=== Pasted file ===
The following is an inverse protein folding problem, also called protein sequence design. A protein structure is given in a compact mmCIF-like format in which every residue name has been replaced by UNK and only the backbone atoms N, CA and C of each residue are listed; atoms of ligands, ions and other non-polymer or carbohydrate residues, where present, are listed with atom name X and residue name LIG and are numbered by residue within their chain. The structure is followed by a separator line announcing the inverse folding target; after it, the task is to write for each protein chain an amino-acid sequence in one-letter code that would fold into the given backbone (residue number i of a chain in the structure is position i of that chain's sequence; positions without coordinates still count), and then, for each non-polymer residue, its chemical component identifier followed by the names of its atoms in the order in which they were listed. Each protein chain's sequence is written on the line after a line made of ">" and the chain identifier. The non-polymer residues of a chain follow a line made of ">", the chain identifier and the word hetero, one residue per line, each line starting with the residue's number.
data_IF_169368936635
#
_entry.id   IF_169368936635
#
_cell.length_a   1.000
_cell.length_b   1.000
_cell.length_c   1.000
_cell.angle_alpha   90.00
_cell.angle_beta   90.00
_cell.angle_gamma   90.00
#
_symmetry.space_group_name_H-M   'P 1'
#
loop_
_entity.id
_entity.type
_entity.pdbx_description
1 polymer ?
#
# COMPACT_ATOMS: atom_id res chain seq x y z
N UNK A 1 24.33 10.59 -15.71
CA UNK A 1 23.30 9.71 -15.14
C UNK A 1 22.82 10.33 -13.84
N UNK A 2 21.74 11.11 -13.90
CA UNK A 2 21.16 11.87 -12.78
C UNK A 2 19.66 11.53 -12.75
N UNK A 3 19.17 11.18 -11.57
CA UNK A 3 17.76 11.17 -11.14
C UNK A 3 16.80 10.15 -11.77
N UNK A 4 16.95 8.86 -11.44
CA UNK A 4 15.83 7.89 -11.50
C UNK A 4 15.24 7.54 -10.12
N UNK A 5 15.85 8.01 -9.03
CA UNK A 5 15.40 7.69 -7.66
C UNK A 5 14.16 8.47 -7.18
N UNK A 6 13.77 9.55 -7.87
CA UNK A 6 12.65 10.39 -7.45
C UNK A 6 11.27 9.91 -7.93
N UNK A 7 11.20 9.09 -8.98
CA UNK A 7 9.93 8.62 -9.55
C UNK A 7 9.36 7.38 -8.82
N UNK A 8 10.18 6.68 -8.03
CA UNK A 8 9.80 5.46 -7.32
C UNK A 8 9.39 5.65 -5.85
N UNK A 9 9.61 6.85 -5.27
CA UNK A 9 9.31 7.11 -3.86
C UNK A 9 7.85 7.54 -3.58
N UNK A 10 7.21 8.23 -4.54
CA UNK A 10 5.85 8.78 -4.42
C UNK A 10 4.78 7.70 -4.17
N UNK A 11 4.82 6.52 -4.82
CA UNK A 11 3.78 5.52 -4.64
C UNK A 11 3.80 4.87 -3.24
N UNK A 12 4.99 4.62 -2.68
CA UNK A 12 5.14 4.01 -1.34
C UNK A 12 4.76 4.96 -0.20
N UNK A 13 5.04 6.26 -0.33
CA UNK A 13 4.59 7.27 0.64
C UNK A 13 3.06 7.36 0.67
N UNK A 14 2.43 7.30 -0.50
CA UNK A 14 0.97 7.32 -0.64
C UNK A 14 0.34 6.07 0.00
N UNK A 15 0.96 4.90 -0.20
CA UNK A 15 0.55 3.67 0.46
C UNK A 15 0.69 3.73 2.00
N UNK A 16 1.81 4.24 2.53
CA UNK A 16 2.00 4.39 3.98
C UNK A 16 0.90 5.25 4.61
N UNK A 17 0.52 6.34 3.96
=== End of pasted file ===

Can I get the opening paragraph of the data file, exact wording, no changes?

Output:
The following is an inverse protein folding problem, also called protein sequence design. A protein structure is given in a compact mmCIF-like format in which every residue name has been replaced by UNK and only the backbone atoms N, CA and C of each residue are listed; atoms of ligands, ions and other non-polymer or carbohydrate residues, where present, are listed with atom name X and residue name LIG and are numbered by residue within their chain. The structure is followed by a separator line announcing the inverse folding target; after it, the task is to write for each protein chain an amino-acid sequence in one-letter code that would fold into the given backbone (residue number i of a chain in the structure is position i of that chain's sequence; positions without coordinates still count), and then, for each non-polymer residue, its chemical component identifier followed by the names of its atoms in the order in which they were listed. Each protein chain's sequence is written on the line after a line made of ">" and the chain identifier. The non-polymer residues of a chain follow a line made of ">", the chain identifier and the word hetero, one residue per line, each line starting with the residue's number.